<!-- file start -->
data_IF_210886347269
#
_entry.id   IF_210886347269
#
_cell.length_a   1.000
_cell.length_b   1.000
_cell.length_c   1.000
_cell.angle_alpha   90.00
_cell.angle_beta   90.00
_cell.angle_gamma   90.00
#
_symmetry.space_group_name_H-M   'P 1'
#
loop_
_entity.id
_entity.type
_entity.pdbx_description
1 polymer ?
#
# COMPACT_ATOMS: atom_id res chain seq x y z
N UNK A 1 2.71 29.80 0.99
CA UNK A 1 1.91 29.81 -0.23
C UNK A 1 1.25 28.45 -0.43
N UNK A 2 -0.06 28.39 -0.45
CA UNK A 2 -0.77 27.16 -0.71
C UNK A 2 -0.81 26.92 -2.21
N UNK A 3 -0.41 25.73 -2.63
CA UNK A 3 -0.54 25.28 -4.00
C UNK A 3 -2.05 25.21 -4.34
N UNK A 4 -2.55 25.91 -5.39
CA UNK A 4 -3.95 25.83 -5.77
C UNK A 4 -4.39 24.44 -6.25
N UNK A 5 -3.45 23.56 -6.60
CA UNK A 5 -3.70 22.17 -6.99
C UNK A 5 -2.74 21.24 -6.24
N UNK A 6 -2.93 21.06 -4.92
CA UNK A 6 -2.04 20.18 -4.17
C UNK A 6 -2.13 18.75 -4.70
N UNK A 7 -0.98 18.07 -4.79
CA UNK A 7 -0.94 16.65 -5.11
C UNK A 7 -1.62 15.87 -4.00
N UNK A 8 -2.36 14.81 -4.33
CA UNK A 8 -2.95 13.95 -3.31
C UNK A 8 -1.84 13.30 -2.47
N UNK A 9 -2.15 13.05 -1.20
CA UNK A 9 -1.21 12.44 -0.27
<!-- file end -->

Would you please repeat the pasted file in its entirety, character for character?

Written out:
data_IF_210886347269
#
_entry.id   IF_210886347269
#
_cell.length_a   1.000
_cell.length_b   1.000
_cell.length_c   1.000
_cell.angle_alpha   90.00
_cell.angle_beta   90.00
_cell.angle_gamma   90.00
#
_symmetry.space_group_name_H-M   'P 1'
#
loop_
_entity.id
_entity.type
_entity.pdbx_description
1 polymer ?
#
# COMPACT_ATOMS: atom_id res chain seq x y z
N UNK A 1 2.71 29.80 0.99
CA UNK A 1 1.91 29.81 -0.23
C UNK A 1 1.25 28.45 -0.43
N UNK A 2 -0.06 28.39 -0.45
CA UNK A 2 -0.77 27.16 -0.71
C UNK A 2 -0.81 26.92 -2.21
N UNK A 3 -0.41 25.73 -2.63
CA UNK A 3 -0.54 25.28 -4.00
C UNK A 3 -2.05 25.21 -4.34
N UNK A 4 -2.55 25.91 -5.39
CA UNK A 4 -3.95 25.83 -5.77
C UNK A 4 -4.39 24.44 -6.25
N UNK A 5 -3.45 23.56 -6.60
CA UNK A 5 -3.70 22.17 -6.99
C UNK A 5 -2.74 21.24 -6.24
N UNK A 6 -2.93 21.06 -4.92
CA UNK A 6 -2.04 20.18 -4.17
C UNK A 6 -2.13 18.75 -4.70
N UNK A 7 -0.98 18.07 -4.79
CA UNK A 7 -0.94 16.65 -5.11
C UNK A 7 -1.62 15.87 -4.00
N UNK A 8 -2.36 14.81 -4.33
CA UNK A 8 -2.95 13.95 -3.31
C UNK A 8 -1.84 13.30 -2.47
N UNK A 9 -2.15 13.05 -1.20
CA UNK A 9 -1.21 12.44 -0.27